Thursday, December 12, 1921
There will be a Christmas tree at the Frost Church the night before Christmas.
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The little five year old child of Ed Wooddell, near Green Hill, has been very sick with diphtheria in a confluent form involving the throat and larynx. Four other children in the same family have also had the disease. The entire family of ten members have only recently recovered form scarlet fever.
Sharp’s Orion Cherry King, owned and butchered by A. A. Sharp, was a good specimen of the Duroc family. He was 27 months old and when butchered, weighed 575 pounds – cut up and weighed by pieces. He was purchased from John T. Cromer & Son, Daleville, Indiana, when only a small pig. He also required less feed than any stock of hogs that Mr. Sharp has handled. Who can beat him?
Mr. Sharp has some fine Duroc shoats. They are all registered, and you may hear from him in another year.
Quite an excitement was created in this section last Friday when an insane man was taken into custody by John Perry, W. F. Harmon and Summers Hoover. He gave his name as Walter I. Carnefix and said he was from Leander, Fayette county, this state. While he was apparently badly mentally unbalanced he gave no trouble and was peaceably turned over to the authorities at Marlinton.
John Perry killed five very fine hogs the past week.
Ellis Friel is getting along fine getting out mine ties.
Killing hogs is the order of the day.
Born to Mr. and Mrs. John Durmire, a nine-pound son.
Levi Irvin has moved into the Jerry Friel property.
Geo. Kincaid purchased two fine heifers at the sale of Frank Irvine’s Saturday.
VAUGHAN – MAY
J. Herbert Vaughan and Miss Cathleen E. May were united in marriage at Ironton, Ohio, Wednesday, November 23, 1921. On last Thursday night an informal reception was given the young couple at the home of C. E. Denison by many of their friends.
The groom is a popular young businessman of Marlinton, with Kee & McNeill druggists. He is the oldest son of Mrs. C. E. Denison, and is a veteran of the world war. Mrs. Vaughan is the daughter of Mr. and Mrs. J. H. May, of Raywood, a successful teacher and a recent graduate of Edray District High School.
Born to Mr. and Mrs. Howard Gabbert, of Marlinton, December 8, 1921, a son.
Born to Mr. and Mrs. l. D. Dennison, of Buckeye, December 8, 1921, a son.
Born to Mr. and Mrs. French Kirkpatrick, of Marlinton, December 8, 1921, twin daughters.
Born to Mr. and Mrs. Madison Faulknier, of Charleston, a son, named Daniel Paul, on November 29, 1921.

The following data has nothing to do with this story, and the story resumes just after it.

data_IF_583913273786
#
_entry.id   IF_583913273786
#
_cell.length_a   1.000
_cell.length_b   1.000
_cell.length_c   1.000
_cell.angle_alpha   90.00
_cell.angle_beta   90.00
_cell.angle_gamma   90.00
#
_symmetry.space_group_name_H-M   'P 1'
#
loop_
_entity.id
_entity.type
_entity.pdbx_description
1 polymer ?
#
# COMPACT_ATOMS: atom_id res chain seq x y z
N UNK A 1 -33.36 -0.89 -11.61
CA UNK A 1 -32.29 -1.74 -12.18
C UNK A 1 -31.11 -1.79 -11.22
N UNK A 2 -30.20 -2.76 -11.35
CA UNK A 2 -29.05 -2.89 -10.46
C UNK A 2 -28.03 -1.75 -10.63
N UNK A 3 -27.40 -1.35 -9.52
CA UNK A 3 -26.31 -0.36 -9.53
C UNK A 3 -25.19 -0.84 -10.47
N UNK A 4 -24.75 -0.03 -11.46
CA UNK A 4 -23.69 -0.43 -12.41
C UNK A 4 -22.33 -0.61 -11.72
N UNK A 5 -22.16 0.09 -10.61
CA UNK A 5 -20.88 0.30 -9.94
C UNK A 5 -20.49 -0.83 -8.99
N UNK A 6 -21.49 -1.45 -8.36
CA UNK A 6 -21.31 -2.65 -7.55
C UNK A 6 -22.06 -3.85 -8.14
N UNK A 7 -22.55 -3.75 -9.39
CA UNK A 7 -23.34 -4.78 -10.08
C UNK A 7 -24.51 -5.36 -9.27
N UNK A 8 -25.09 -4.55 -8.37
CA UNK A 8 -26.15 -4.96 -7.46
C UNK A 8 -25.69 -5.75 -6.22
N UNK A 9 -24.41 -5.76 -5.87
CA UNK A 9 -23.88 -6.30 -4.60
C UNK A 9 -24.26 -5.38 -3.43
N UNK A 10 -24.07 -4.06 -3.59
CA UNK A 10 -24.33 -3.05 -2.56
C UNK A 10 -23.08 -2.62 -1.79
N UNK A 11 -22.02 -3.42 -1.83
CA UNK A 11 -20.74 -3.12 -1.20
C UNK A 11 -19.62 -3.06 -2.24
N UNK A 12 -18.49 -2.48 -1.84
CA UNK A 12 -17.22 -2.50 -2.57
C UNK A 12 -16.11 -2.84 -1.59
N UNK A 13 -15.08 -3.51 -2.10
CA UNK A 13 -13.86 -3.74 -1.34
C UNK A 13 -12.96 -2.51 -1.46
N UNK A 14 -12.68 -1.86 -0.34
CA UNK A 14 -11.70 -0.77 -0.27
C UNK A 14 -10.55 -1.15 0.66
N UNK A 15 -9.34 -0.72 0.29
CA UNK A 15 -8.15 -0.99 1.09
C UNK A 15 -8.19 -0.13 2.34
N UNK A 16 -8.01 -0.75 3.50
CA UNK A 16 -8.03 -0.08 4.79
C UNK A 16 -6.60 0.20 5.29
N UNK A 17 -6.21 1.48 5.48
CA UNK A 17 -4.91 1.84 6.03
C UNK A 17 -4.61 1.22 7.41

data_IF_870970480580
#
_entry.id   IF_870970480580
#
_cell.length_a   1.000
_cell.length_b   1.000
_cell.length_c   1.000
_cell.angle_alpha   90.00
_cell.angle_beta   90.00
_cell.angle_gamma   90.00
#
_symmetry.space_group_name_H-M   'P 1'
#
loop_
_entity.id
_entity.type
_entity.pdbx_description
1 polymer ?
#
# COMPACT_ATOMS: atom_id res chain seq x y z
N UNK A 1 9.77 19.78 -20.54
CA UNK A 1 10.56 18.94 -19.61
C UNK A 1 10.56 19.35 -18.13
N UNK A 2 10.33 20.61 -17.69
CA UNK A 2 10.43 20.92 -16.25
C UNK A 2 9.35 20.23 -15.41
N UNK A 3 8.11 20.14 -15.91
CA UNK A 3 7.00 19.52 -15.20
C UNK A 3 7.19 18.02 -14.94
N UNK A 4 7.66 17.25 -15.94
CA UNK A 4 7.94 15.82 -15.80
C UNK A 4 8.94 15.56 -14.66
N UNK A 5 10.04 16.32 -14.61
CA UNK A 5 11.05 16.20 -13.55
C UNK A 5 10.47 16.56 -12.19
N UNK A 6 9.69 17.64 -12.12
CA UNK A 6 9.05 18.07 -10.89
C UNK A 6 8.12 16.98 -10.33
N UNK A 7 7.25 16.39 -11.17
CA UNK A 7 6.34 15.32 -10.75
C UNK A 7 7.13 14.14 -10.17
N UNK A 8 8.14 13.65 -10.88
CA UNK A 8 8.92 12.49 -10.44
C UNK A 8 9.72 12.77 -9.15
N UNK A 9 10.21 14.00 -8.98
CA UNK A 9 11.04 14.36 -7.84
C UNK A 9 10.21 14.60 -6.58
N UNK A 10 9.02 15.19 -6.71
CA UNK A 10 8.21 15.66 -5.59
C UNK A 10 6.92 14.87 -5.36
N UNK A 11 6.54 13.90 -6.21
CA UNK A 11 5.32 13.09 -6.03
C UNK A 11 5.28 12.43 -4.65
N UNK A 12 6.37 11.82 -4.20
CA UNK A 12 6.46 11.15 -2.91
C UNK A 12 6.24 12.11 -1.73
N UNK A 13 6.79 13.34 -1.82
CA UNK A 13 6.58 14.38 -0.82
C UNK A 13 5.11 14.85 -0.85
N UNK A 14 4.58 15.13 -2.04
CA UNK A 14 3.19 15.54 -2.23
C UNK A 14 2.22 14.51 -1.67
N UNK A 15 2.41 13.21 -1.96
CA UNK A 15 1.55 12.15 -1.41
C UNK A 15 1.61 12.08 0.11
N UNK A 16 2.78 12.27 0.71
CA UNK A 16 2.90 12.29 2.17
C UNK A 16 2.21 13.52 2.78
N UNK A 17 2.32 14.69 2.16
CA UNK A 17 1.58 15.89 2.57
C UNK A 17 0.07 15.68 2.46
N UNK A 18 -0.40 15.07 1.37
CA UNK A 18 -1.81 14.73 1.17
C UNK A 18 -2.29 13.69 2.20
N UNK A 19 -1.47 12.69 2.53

C. Wesley Underwood, an aged citizen of Beaver Creek, died Friday, following an accident in the woods on Tuesday. The aged man was hunting rabbits and located the game in a hollow tree. He cut the tree, which had lodged, and in cutting it again at the height of a few feet, the tree pinned him to the ground and broke his thigh in a terrible manner, the bones protruding from the skin. He lay for some time until his shouts for assistance were heard. The shock and exposure were too much for him. He was near eighty years of age. He is survived by his wife, who has been bedfast for two months with an attack of pneumonia, and a large family, who for the most part live in the Beaver Creek neighborhood.
DRESS OR UNDRESS
Much that is true has been said and printed about the dress, or rather the undress, of the modern woman. It has been pointed out that prostitution and immorality were practically unknowns in prehistoric times, although the people wore little or no clothing. In some of the oldest countries, wild tribes go almost naked, yet tuberculosis, venereal diseases and other weaknesses of modern civilization are unknown to these primitive races.
The answer to the above is that in these primitive people the skin, lungs and digestive system function normally. Physical culture has kept the heart and brain active and alert. The functions of conserving and regulating the heat of the body is nearly lost by the skin of civilized people. When the skin is not kept clean, it loses much of the power of elimination of poison. This forces the kidneys to overwork, resulting in kidney disease.
For people to go naked is out of the question. Modest, pure minded, civilized people must wear clothing which conceals defects, improves bodily appearance, protects the body from heat and cold, and is a safeguard to virtue. Getting back to nature does not mean getting back to nudity. It simply means that we are dressing and acting so that all organs of the body have a chance to perform their natural functions.
Both state and federal governments are now carrying on a campaign against what is called social diseases. The success of this movement means much to our future citizenship. If we propose to “clean house” we must not be content with washing the basement floor, we must begin at the attic and work down. – U. S. Public Health Service.